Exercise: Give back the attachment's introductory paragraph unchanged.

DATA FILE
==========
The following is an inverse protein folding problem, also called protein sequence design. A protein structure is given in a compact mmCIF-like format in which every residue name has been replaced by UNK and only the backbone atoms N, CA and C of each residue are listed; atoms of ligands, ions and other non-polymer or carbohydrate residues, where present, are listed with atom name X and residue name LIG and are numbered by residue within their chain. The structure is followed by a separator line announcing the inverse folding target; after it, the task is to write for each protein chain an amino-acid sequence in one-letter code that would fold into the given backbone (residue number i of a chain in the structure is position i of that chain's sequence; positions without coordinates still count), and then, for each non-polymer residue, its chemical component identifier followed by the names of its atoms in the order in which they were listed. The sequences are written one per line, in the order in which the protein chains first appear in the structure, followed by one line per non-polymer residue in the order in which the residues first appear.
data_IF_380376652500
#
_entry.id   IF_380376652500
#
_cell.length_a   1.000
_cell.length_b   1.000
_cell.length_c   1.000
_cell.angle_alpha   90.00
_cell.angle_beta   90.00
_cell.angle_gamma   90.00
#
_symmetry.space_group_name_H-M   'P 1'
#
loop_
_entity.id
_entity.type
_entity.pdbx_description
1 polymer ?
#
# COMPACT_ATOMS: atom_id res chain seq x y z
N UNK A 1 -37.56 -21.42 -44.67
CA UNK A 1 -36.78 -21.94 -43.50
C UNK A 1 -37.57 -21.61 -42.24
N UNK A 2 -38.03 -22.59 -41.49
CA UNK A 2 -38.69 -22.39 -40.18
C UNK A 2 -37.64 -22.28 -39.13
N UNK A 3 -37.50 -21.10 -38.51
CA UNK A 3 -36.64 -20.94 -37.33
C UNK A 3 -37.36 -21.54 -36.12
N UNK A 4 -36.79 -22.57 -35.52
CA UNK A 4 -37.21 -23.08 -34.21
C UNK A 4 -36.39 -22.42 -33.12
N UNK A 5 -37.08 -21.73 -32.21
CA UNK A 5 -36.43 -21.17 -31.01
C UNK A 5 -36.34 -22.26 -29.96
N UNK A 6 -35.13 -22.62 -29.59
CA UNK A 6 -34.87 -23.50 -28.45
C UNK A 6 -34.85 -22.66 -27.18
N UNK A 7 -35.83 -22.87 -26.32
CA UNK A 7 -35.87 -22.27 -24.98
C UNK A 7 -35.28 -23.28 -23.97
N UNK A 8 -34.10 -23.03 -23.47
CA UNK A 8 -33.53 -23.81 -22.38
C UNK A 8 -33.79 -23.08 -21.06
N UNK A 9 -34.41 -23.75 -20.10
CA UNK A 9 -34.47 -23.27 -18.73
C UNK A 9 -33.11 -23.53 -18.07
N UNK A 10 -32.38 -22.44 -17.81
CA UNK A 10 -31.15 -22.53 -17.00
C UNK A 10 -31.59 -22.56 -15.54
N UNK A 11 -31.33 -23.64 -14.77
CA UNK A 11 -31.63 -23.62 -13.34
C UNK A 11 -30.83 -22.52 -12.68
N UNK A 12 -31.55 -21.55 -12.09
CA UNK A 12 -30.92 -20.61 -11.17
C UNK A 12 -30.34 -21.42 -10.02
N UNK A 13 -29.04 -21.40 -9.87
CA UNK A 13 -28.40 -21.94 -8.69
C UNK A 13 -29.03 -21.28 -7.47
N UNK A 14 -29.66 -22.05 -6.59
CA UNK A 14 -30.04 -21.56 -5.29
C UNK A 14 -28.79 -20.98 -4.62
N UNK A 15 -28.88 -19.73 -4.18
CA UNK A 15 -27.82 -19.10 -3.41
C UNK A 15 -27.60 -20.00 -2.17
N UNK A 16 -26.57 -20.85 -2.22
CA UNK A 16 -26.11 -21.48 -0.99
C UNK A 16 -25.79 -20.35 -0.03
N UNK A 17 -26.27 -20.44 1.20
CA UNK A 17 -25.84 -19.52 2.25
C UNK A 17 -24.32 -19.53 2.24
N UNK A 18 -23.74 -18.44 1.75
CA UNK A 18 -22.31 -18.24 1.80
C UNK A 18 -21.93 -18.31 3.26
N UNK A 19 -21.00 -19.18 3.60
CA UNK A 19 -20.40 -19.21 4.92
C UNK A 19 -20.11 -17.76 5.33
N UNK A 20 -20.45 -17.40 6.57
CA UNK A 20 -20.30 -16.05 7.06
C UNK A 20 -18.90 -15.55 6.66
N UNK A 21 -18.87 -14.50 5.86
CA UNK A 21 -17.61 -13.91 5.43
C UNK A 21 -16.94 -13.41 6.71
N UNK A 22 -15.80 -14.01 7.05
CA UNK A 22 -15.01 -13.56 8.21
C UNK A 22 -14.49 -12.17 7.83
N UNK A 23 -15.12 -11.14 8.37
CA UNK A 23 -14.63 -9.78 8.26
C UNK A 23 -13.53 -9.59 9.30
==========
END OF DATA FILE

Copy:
The following is an inverse protein folding problem, also called protein sequence design. A protein structure is given in a compact mmCIF-like format in which every residue name has been replaced by UNK and only the backbone atoms N, CA and C of each residue are listed; atoms of ligands, ions and other non-polymer or carbohydrate residues, where present, are listed with atom name X and residue name LIG and are numbered by residue within their chain. The structure is followed by a separator line announcing the inverse folding target; after it, the task is to write for each protein chain an amino-acid sequence in one-letter code that would fold into the given backbone (residue number i of a chain in the structure is position i of that chain's sequence; positions without coordinates still count), and then, for each non-polymer residue, its chemical component identifier followed by the names of its atoms in the order in which they were listed. The sequences are written one per line, in the order in which the protein chains first appear in the structure, followed by one line per non-polymer residue in the order in which the residues first appear.